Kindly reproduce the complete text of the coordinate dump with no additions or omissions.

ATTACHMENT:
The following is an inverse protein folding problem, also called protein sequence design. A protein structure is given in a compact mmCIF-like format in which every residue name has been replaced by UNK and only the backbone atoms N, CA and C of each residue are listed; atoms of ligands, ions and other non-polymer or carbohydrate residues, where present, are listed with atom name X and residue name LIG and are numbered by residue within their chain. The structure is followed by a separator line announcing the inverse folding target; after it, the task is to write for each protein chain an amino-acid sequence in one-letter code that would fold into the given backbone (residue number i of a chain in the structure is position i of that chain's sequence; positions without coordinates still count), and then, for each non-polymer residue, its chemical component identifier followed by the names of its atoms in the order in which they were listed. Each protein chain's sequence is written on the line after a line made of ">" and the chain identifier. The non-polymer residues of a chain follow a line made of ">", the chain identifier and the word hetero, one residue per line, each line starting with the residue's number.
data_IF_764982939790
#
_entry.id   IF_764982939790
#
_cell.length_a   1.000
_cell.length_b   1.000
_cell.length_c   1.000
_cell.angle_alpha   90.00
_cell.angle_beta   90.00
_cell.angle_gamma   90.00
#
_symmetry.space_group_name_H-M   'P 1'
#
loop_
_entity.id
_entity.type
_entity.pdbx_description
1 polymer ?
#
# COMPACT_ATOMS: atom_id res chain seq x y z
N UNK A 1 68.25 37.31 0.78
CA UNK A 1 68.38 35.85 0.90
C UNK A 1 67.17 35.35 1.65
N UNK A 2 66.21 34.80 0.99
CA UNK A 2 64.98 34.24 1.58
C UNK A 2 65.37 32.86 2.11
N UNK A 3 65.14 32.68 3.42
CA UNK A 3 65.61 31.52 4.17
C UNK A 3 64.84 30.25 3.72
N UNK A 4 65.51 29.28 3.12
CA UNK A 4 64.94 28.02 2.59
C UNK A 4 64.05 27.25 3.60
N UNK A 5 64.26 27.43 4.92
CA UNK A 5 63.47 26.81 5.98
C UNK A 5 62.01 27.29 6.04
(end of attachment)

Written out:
The following is an inverse protein folding problem, also called protein sequence design. A protein structure is given in a compact mmCIF-like format in which every residue name has been replaced by UNK and only the backbone atoms N, CA and C of each residue are listed; atoms of ligands, ions and other non-polymer or carbohydrate residues, where present, are listed with atom name X and residue name LIG and are numbered by residue within their chain. The structure is followed by a separator line announcing the inverse folding target; after it, the task is to write for each protein chain an amino-acid sequence in one-letter code that would fold into the given backbone (residue number i of a chain in the structure is position i of that chain's sequence; positions without coordinates still count), and then, for each non-polymer residue, its chemical component identifier followed by the names of its atoms in the order in which they were listed. Each protein chain's sequence is written on the line after a line made of ">" and the chain identifier. The non-polymer residues of a chain follow a line made of ">", the chain identifier and the word hetero, one residue per line, each line starting with the residue's number.
data_IF_764982939790
#
_entry.id   IF_764982939790
#
_cell.length_a   1.000
_cell.length_b   1.000
_cell.length_c   1.000
_cell.angle_alpha   90.00
_cell.angle_beta   90.00
_cell.angle_gamma   90.00
#
_symmetry.space_group_name_H-M   'P 1'
#
loop_
_entity.id
_entity.type
_entity.pdbx_description
1 polymer ?
#
# COMPACT_ATOMS: atom_id res chain seq x y z
N UNK A 1 68.25 37.31 0.78
CA UNK A 1 68.38 35.85 0.90
C UNK A 1 67.17 35.35 1.65
N UNK A 2 66.21 34.80 0.99
CA UNK A 2 64.98 34.24 1.58
C UNK A 2 65.37 32.86 2.11
N UNK A 3 65.14 32.68 3.42
CA UNK A 3 65.61 31.52 4.17
C UNK A 3 64.84 30.25 3.72
N UNK A 4 65.51 29.28 3.12
CA UNK A 4 64.94 28.02 2.59
C UNK A 4 64.05 27.25 3.60
N UNK A 5 64.26 27.43 4.92
CA UNK A 5 63.47 26.81 5.98
C UNK A 5 62.01 27.29 6.04